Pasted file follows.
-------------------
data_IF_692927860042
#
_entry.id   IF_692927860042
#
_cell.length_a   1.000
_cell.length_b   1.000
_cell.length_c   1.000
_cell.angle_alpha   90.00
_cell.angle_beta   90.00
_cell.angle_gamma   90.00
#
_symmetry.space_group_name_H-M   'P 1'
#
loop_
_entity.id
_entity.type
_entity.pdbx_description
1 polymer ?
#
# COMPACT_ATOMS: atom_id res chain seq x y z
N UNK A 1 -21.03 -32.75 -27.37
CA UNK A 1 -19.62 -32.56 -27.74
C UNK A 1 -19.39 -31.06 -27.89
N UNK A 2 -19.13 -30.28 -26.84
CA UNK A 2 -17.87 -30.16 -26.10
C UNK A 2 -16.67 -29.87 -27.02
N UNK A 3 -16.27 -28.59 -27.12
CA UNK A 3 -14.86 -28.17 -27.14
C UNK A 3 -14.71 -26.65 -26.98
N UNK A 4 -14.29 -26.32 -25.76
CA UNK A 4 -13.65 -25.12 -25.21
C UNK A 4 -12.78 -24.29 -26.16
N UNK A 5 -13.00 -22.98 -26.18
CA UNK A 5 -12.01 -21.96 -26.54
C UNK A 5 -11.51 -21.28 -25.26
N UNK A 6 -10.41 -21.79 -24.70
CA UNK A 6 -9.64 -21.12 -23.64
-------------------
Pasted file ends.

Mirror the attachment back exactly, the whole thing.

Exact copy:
data_IF_692927860042
#
_entry.id   IF_692927860042
#
_cell.length_a   1.000
_cell.length_b   1.000
_cell.length_c   1.000
_cell.angle_alpha   90.00
_cell.angle_beta   90.00
_cell.angle_gamma   90.00
#
_symmetry.space_group_name_H-M   'P 1'
#
loop_
_entity.id
_entity.type
_entity.pdbx_description
1 polymer ?
#
# COMPACT_ATOMS: atom_id res chain seq x y z
N UNK A 1 -21.03 -32.75 -27.37
CA UNK A 1 -19.62 -32.56 -27.74
C UNK A 1 -19.39 -31.06 -27.89
N UNK A 2 -19.13 -30.28 -26.84
CA UNK A 2 -17.87 -30.16 -26.10
C UNK A 2 -16.67 -29.87 -27.02
N UNK A 3 -16.27 -28.59 -27.12
CA UNK A 3 -14.86 -28.17 -27.14
C UNK A 3 -14.71 -26.65 -26.98
N UNK A 4 -14.29 -26.32 -25.76
CA UNK A 4 -13.65 -25.12 -25.21
C UNK A 4 -12.78 -24.29 -26.16
N UNK A 5 -13.00 -22.98 -26.18
CA UNK A 5 -12.01 -21.96 -26.54
C UNK A 5 -11.51 -21.28 -25.26
N UNK A 6 -10.41 -21.79 -24.70
CA UNK A 6 -9.64 -21.12 -23.64